Kuomintang (KMT) presidential candidate Hou Yu-ih criticized the Democratic Progressive Party (DPP) for their mishandling of the COVID-19 pandemic during a live presidential debate. Hou specifically targeted DPP presidential candidate Lai Ching-te, accusing him of neglect during the outbreak. Hou further claimed that Lai focused on issues surrounding his family home’s illegal expansion claim instead of caring for the public. As the former mayor of New Taipei City, Hou stated that any pandemic-related advice proposed to the central government was denied. He also criticized the DPP government for shortages of anti-epidemic supplies and food safety issues. Hou emphasized the need to establish a special investigation team to probe malpractices in the DPP’s pandemic approach. Additionally, he questioned Lai’s advocacy for Taiwanese independence, suggesting that it could escalate cross-strait tensions. Hou criticized Lai’s tactics as underestimating the intelligence of the Taiwanese people and disrespecting the Republic of China (Taiwan). He portrayed Lai as ungrateful and not trustworthy for Taiwan.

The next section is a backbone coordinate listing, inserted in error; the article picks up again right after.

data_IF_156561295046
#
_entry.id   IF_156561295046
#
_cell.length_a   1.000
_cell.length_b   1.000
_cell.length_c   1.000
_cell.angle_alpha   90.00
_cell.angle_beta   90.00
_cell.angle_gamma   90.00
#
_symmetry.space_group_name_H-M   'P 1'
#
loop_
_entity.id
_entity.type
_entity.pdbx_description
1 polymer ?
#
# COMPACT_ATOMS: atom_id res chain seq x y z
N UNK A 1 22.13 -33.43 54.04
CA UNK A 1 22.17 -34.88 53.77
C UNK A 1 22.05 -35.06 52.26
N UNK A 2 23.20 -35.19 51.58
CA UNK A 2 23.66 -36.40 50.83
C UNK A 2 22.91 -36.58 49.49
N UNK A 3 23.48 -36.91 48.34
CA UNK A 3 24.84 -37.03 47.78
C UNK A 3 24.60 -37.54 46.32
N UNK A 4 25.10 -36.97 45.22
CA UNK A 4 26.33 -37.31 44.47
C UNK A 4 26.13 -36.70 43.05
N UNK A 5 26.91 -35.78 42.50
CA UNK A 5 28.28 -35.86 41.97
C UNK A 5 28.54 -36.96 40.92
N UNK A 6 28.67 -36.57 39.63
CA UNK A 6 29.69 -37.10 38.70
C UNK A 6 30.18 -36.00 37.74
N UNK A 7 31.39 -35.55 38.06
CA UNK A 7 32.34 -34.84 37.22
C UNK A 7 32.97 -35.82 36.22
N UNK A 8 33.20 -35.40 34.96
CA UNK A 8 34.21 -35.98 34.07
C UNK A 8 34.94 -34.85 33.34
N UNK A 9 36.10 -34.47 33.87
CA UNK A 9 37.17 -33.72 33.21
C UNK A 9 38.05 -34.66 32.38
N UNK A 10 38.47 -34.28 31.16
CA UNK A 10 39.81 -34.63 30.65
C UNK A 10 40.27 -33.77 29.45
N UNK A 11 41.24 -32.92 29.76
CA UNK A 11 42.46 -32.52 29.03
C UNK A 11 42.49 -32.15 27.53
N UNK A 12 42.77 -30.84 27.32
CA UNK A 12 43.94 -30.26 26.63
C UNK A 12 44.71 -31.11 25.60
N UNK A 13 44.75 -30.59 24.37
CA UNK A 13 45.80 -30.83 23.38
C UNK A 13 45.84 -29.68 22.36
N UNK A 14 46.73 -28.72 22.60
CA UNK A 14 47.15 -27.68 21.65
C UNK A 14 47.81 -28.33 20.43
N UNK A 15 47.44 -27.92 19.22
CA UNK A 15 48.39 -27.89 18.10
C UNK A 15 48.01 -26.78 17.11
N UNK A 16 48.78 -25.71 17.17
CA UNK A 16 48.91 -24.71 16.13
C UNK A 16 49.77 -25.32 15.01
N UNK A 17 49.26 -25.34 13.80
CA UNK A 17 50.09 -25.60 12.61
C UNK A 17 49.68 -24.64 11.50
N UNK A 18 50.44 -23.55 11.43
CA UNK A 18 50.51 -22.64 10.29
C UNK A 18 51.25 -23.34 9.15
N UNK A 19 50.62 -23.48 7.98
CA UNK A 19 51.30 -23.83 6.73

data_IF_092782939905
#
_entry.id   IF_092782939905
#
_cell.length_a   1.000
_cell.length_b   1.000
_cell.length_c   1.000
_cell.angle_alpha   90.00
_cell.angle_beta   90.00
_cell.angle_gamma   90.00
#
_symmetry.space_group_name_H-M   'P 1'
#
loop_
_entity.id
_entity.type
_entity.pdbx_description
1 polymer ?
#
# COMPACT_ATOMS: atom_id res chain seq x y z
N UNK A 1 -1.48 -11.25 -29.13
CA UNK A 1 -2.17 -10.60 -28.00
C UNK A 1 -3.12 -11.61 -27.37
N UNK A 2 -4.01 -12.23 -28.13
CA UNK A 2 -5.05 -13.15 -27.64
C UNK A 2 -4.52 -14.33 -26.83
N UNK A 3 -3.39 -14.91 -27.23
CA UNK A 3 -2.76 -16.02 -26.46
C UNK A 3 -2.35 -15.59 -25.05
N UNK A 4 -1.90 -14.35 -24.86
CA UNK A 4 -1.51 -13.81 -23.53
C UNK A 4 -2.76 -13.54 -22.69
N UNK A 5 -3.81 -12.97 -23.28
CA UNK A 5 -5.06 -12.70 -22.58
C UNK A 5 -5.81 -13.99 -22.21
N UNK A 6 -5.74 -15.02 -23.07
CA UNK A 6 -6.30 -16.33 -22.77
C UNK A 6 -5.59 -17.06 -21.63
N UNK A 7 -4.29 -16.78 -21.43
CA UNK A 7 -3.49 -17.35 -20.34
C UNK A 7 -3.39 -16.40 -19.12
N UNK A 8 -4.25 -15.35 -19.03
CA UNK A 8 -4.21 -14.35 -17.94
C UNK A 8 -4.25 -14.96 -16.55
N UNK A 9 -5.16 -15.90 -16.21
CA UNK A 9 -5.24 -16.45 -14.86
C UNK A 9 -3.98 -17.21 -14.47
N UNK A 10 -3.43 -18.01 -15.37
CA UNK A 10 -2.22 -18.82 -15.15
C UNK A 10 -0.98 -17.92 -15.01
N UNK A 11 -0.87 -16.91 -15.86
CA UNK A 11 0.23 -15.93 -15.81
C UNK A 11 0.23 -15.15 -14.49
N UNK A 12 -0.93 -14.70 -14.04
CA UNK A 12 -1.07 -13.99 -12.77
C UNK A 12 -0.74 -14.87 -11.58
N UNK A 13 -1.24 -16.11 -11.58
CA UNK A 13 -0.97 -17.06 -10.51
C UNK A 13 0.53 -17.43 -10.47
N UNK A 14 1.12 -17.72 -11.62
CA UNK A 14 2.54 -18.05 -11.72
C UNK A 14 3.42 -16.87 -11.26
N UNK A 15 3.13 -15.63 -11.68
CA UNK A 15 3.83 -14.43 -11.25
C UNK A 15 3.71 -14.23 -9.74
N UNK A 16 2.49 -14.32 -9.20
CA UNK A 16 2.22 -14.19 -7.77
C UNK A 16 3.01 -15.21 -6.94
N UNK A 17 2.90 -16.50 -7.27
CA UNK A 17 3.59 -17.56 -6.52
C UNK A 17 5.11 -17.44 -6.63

Dengue spreads like needle-shared diseases: study
A pivotal study reveals that dengue fever can rapidly spread through a transmission method similar to needle-sharing in infectious diseases like HBV, HCB, and HIV. The study, conducted by Taiwan’s National Health Research Institutes in collaboration with the Department of Health and Kaohsiung City Government, analyzed the timing of infections during the 2015 outbreak. They found that in 85% of household cases, symptoms occurred within three days of each other, contradicting the previously believed incubation period for virus transmission. Using animal models, researchers confirmed that when mosquitoes bite an infected animal and then promptly bite another, the virus can transfer via the mosquito’s proboscis, bypassing the once-considered essential eight-day extrinsic incubation period. This finding explains the rapid spread of the 2015 dengue epidemic in Taiwan and raises concerns for the recent spike in cases. The study, published in the esteemed journal eBiomedicine, a Lancet subsidiary, in August 2023, also involved international researchers from the University of California, Nagoya University, Tsinghua University, and National Taiwan University.
Over 35,000 to take English listening test this Saturday